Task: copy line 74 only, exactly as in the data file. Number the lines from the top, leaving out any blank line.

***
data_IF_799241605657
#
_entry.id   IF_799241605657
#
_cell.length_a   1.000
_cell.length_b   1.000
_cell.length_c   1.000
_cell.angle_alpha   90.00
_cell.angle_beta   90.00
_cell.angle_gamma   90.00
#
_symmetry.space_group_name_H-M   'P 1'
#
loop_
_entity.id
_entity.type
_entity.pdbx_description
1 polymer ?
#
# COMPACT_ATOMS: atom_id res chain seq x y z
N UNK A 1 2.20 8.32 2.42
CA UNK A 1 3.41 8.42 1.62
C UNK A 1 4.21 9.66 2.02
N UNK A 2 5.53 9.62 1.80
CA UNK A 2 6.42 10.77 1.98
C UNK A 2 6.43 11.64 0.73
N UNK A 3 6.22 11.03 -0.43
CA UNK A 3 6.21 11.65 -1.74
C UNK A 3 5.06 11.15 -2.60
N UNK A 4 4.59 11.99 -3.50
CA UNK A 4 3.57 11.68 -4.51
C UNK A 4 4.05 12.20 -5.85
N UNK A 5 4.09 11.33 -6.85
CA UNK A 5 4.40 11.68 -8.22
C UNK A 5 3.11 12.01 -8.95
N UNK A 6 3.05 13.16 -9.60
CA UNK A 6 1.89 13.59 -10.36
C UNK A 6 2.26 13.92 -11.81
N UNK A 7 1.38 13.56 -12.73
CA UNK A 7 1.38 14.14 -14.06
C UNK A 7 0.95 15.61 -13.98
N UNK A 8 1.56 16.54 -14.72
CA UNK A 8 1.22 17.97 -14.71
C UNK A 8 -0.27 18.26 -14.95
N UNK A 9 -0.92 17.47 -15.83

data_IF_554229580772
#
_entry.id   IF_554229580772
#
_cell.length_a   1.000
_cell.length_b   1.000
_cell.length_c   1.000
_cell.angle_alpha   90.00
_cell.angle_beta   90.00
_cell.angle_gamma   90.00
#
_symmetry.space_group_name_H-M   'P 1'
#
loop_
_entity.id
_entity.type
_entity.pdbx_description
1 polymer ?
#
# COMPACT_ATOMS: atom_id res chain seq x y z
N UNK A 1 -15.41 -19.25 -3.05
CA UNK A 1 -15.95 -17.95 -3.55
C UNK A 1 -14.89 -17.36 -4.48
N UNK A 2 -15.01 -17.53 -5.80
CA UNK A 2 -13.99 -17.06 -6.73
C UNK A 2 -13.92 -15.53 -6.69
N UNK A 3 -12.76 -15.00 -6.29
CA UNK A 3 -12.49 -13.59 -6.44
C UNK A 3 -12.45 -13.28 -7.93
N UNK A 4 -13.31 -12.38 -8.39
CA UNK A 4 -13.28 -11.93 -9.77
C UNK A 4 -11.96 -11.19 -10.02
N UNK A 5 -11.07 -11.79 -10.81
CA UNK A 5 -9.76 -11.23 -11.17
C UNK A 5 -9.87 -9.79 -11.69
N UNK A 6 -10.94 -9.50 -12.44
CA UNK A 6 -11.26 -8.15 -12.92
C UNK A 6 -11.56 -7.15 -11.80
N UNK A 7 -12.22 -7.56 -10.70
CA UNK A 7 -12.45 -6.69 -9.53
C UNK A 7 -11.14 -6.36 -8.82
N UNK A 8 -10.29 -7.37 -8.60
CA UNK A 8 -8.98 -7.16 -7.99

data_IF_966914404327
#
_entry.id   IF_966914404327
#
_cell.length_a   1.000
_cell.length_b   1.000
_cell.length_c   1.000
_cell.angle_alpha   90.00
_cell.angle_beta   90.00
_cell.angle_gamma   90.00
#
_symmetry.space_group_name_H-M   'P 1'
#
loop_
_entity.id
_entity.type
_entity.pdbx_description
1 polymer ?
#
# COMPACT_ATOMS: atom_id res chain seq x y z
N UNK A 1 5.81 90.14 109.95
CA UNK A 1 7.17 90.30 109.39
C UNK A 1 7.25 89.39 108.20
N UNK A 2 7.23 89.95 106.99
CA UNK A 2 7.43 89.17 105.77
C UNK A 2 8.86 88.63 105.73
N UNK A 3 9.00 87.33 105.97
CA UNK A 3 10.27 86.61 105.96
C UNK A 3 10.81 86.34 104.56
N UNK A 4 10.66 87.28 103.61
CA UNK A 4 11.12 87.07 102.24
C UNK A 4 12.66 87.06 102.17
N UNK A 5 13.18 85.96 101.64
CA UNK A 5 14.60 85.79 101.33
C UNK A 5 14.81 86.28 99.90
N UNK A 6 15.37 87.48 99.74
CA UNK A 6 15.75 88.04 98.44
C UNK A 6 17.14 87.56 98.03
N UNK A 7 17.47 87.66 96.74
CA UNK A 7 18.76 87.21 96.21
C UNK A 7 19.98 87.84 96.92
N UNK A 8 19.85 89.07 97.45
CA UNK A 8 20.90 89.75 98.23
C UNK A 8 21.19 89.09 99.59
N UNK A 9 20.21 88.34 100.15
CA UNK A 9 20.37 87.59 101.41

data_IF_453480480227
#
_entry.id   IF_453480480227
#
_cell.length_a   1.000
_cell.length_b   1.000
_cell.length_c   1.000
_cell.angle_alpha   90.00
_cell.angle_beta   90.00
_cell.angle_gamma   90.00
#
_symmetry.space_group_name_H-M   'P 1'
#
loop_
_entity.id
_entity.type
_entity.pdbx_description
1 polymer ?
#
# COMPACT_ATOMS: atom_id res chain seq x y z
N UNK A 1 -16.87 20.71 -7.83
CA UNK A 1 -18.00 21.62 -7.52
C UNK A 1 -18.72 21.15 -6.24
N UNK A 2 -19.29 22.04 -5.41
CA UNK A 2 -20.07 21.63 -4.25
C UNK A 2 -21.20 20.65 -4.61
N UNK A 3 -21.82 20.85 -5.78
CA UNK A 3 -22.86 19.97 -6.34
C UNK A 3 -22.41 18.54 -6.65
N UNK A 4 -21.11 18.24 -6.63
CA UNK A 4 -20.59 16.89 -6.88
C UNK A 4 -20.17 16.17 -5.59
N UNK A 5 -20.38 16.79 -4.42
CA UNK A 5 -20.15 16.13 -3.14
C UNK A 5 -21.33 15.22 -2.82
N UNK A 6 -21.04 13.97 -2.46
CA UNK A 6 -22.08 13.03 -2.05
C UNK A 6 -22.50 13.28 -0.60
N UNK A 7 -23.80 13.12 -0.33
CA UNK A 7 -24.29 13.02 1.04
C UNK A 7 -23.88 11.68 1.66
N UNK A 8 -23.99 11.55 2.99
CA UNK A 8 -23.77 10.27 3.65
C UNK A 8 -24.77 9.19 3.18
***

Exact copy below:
C UNK A 3 -12.45 -13.28 -7.93